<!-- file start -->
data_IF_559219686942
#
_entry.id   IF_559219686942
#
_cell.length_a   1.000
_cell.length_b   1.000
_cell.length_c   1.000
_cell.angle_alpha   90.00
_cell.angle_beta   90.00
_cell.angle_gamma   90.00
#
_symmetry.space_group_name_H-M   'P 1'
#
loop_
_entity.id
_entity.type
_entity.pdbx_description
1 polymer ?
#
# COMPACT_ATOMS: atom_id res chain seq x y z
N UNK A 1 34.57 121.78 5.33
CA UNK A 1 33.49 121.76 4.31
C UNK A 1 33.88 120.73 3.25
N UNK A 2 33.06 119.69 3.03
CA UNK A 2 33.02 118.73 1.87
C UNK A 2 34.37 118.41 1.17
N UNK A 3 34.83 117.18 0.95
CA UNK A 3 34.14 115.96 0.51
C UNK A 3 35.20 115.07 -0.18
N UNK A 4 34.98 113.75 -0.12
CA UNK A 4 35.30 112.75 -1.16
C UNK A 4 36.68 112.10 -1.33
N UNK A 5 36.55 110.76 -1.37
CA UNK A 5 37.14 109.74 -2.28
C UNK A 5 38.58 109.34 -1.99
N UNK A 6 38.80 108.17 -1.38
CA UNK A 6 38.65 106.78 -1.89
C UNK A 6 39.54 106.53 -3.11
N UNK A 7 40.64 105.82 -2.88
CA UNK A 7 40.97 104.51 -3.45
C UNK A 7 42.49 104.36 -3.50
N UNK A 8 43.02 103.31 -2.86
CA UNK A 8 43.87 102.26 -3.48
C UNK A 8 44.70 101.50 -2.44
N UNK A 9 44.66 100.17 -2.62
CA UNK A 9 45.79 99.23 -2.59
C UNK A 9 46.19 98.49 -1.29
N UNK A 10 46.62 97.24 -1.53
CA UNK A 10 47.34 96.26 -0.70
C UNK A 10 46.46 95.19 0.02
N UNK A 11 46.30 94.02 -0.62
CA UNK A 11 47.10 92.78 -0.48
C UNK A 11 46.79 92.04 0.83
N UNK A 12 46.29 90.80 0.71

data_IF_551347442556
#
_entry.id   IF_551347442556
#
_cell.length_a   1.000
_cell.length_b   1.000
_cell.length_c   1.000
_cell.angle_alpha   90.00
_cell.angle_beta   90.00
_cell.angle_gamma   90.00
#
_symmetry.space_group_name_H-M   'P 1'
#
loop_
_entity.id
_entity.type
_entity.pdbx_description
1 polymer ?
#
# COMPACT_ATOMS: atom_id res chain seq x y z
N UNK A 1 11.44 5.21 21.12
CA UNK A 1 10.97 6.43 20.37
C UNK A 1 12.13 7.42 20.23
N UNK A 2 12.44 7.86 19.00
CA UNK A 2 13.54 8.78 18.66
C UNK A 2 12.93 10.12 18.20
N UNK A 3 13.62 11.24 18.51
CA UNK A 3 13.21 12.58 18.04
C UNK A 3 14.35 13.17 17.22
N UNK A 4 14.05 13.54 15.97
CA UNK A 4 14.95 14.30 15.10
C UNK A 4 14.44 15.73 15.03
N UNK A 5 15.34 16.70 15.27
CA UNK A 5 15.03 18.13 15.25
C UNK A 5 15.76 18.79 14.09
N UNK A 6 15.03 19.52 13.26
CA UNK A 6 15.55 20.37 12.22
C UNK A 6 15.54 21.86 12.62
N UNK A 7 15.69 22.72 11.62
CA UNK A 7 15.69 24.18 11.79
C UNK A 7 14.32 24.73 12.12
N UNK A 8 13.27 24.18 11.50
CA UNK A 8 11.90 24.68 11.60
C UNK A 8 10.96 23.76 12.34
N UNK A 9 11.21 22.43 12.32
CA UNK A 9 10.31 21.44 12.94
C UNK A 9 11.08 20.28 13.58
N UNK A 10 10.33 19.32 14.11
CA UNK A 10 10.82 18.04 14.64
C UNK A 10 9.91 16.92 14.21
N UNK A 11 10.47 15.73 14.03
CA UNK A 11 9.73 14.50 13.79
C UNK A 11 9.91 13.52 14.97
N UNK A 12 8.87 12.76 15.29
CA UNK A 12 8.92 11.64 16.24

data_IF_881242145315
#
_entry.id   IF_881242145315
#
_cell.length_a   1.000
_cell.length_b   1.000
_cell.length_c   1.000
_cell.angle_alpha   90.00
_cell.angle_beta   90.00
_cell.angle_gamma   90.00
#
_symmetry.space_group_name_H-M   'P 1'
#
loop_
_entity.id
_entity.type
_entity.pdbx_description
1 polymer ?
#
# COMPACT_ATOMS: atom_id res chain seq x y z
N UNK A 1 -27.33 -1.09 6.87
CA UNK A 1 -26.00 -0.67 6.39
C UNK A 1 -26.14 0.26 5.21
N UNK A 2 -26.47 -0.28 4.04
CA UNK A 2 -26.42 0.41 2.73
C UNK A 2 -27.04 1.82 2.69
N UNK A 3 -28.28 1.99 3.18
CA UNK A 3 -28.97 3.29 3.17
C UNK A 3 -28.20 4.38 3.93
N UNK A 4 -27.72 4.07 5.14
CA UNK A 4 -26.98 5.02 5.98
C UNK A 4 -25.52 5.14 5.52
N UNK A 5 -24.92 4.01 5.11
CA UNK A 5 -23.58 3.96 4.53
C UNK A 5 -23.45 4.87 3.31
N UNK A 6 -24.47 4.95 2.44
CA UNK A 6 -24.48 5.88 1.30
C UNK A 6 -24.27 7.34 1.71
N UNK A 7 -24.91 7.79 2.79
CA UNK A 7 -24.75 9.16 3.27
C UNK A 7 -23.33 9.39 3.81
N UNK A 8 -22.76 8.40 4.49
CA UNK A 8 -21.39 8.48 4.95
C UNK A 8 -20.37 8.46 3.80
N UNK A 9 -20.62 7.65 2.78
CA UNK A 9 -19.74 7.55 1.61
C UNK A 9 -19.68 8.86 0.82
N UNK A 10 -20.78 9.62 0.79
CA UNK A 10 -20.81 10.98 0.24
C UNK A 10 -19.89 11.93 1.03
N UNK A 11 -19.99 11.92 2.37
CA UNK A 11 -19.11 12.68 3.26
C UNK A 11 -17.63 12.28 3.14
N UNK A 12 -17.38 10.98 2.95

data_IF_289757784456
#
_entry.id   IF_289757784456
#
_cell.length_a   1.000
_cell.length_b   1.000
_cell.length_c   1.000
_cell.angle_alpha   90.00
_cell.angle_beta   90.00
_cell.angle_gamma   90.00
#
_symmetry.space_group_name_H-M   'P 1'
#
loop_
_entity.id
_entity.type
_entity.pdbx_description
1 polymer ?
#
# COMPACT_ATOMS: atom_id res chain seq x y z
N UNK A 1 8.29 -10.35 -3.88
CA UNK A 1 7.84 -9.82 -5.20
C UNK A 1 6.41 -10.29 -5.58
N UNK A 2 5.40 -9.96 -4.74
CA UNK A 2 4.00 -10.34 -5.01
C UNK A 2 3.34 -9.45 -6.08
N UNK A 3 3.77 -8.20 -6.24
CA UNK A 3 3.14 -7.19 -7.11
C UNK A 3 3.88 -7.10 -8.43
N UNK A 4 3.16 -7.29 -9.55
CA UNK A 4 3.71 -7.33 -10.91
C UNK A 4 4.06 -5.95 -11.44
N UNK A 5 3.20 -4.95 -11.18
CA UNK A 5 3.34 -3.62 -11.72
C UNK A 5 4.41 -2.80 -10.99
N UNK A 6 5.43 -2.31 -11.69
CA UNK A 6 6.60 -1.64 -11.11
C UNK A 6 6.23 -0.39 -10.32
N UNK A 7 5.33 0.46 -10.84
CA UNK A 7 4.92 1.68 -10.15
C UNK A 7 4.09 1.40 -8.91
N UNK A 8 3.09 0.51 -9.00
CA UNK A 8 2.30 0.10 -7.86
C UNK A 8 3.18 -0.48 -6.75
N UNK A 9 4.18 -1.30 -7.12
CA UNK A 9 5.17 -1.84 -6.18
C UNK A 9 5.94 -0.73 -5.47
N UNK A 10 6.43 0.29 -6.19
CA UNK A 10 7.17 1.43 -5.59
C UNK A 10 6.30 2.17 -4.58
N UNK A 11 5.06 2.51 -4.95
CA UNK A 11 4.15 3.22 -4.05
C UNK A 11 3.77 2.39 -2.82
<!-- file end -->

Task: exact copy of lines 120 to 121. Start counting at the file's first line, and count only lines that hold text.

#
_symmetry.space_group_name_H-M   'P 1'